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Professor George at Natl Cath Prayer Breakfast

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It is a very good thing that Cardinal Sean O’Malley spoke at the National Catholic Prayer Breakfast earlier this week. Someone needed to remind the assembled diners about the Joy of the Gospel. Because, before the cardinal took to the microphone, the assembly was treated to a culture war diatribe from Professor Robert George that might well have been entitled “The Misery of the Gospel.”

Professor George opened with these strange words:

Money vs. the Common Good

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Over at Millennial, Robert Christian has a great article about the recent event at John Carr's Initiative on Catholic Social Thought in Public Life. Christian rightly notes that one of the threads of the evening's discussion was the corrupting influence of money on the political process. How different our political landscape would be if our jurisprudence did not confuse cash and speech!

In Praise of Smoke-Filled Rooms

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This morning’s Washington Post contains a story about Congressman Eric Cantor, who is facing a primary challenge from a Tea Party-backed economics professor for the Republican nomination. Cantor, who is Majority Leader of the House, threw his support behind an incumbent district chairman at a party convention last week, and the incumbent lost to another Tea Party-backed candidate.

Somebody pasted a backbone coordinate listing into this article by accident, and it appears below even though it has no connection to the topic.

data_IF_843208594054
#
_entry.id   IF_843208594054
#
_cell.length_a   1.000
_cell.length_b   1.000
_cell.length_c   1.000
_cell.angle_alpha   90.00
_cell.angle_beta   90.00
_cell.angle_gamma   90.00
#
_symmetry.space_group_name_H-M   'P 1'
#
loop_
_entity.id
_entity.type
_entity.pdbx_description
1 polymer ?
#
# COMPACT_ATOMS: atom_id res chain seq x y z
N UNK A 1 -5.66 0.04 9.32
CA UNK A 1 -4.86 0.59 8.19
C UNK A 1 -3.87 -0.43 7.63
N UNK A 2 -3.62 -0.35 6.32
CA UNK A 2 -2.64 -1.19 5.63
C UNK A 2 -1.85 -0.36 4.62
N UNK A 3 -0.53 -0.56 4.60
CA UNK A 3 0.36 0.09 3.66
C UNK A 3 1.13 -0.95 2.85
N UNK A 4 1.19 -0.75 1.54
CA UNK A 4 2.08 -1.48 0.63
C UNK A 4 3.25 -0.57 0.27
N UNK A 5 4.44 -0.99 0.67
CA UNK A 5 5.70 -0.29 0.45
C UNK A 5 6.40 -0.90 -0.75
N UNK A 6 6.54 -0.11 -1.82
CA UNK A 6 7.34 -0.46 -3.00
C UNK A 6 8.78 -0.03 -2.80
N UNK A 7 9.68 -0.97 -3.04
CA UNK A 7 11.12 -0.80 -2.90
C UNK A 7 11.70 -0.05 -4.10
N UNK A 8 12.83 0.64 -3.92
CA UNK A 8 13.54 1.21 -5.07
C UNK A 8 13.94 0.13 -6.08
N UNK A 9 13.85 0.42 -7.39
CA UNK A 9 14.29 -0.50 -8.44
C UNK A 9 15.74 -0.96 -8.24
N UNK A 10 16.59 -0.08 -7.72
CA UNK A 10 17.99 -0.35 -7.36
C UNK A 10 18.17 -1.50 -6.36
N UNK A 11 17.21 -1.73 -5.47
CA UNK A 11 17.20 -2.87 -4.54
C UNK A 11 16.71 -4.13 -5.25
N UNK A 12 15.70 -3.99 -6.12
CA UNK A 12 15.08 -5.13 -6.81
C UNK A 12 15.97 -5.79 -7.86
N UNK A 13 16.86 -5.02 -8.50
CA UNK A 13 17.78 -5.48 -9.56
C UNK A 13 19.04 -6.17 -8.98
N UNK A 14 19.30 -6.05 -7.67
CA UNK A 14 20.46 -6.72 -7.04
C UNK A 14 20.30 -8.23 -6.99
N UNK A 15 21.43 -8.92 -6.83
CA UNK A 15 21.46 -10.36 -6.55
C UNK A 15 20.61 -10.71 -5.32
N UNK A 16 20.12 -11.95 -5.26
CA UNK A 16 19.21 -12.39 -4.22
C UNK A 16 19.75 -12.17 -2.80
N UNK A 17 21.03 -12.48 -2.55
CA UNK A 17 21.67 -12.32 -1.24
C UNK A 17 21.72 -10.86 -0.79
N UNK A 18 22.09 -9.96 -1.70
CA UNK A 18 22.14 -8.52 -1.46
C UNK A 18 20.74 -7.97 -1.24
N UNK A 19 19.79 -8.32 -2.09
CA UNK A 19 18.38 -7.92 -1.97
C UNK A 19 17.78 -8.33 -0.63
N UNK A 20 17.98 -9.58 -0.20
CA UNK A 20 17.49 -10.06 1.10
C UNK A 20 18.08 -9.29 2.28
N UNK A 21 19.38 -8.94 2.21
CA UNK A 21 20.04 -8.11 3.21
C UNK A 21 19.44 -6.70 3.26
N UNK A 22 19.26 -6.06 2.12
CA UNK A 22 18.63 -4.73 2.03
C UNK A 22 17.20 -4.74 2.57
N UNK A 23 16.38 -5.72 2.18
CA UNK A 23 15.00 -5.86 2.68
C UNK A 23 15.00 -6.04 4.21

+O'Malley at Natl Cath Prayer Breakfast

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Here is the text of Cardinal Sean O'Malley's remarks at this morning's National Catholic Prayer Breakfast. I was hoping the event would be televised, but it was not. I am curious to know how the cardinal's message was received, especially his words about working with immigrants and our broken, inadequate immigration system. President George W. Bush addressed this issue at the prayer breakfast during his presidency, and was surprised he got so little applause, which tells you most of what you need to know about the event. Here is +O'Malley's text:

What the critics of Pope Francis miss

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It has been 64 years since Reinhold Niebuhr published The Irony of American History. In 1952, many Americans remained haunted in a real way by the memories of what it had taken to defeat totalitarianism in World War II. They were still living in fear of a thermonuclear war and worried about the repressive communist regimes that had followed the Red Army into central Europe and taken over China. McCarthyism brought fear into America more directly, into our colleges and universities and unions and into the arts.

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July 4-17, 2014

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